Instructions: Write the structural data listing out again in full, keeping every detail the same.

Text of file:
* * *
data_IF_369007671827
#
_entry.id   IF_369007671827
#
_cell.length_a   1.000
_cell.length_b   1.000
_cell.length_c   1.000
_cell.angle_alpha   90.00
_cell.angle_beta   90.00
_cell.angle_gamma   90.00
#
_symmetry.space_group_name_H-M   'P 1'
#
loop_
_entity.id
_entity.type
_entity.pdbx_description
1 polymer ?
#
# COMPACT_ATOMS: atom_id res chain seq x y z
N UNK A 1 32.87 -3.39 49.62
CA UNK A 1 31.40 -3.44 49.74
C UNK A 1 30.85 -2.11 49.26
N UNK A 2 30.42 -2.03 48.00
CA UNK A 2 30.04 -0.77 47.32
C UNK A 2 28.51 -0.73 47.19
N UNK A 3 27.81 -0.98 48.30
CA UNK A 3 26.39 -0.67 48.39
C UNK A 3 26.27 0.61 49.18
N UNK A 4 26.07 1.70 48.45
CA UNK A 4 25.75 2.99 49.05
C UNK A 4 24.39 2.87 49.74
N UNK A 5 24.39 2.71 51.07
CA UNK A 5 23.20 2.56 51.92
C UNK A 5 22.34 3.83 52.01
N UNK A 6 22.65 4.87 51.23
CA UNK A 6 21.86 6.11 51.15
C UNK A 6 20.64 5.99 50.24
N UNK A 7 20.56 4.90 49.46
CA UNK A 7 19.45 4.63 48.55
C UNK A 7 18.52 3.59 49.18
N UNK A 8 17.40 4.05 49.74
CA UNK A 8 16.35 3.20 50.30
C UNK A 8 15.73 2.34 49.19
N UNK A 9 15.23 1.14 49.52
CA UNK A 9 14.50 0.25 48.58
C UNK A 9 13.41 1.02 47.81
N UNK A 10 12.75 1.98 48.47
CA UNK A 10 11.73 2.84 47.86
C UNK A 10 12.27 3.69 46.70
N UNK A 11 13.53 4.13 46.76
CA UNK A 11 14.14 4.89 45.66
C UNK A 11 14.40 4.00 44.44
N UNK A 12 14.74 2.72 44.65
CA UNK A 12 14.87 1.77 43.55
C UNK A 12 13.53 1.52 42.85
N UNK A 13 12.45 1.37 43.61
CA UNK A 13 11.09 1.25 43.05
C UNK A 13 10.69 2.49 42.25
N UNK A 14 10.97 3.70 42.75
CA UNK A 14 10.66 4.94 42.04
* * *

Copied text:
data_IF_369007671827
#
_entry.id   IF_369007671827
#
_cell.length_a   1.000
_cell.length_b   1.000
_cell.length_c   1.000
_cell.angle_alpha   90.00
_cell.angle_beta   90.00
_cell.angle_gamma   90.00
#
_symmetry.space_group_name_H-M   'P 1'
#
loop_
_entity.id
_entity.type
_entity.pdbx_description
1 polymer ?
#
# COMPACT_ATOMS: atom_id res chain seq x y z
N UNK A 1 32.87 -3.39 49.62
CA UNK A 1 31.40 -3.44 49.74
C UNK A 1 30.85 -2.11 49.26
N UNK A 2 30.42 -2.03 48.00
CA UNK A 2 30.04 -0.77 47.32
C UNK A 2 28.51 -0.73 47.19
N UNK A 3 27.81 -0.98 48.30
CA UNK A 3 26.39 -0.67 48.39
C UNK A 3 26.27 0.61 49.18
N UNK A 4 26.07 1.70 48.45
CA UNK A 4 25.75 2.99 49.05
C UNK A 4 24.39 2.87 49.74
N UNK A 5 24.39 2.71 51.07
CA UNK A 5 23.20 2.56 51.92
C UNK A 5 22.34 3.83 52.01
N UNK A 6 22.65 4.87 51.23
CA UNK A 6 21.86 6.11 51.15
C UNK A 6 20.64 5.99 50.24
N UNK A 7 20.56 4.90 49.46
CA UNK A 7 19.45 4.63 48.55
C UNK A 7 18.52 3.59 49.18
N UNK A 8 17.40 4.05 49.74
CA UNK A 8 16.35 3.20 50.30
C UNK A 8 15.73 2.34 49.19
N UNK A 9 15.23 1.14 49.52
CA UNK A 9 14.50 0.25 48.58
C UNK A 9 13.41 1.02 47.81
N UNK A 10 12.75 1.98 48.47
CA UNK A 10 11.73 2.84 47.86
C UNK A 10 12.27 3.69 46.70
N UNK A 11 13.53 4.13 46.76
CA UNK A 11 14.14 4.89 45.66
C UNK A 11 14.40 4.00 44.44
N UNK A 12 14.74 2.72 44.65
CA UNK A 12 14.87 1.77 43.55
C UNK A 12 13.53 1.52 42.85
N UNK A 13 12.45 1.37 43.61
CA UNK A 13 11.09 1.25 43.05
C UNK A 13 10.69 2.49 42.25
N UNK A 14 10.97 3.70 42.75
CA UNK A 14 10.66 4.94 42.04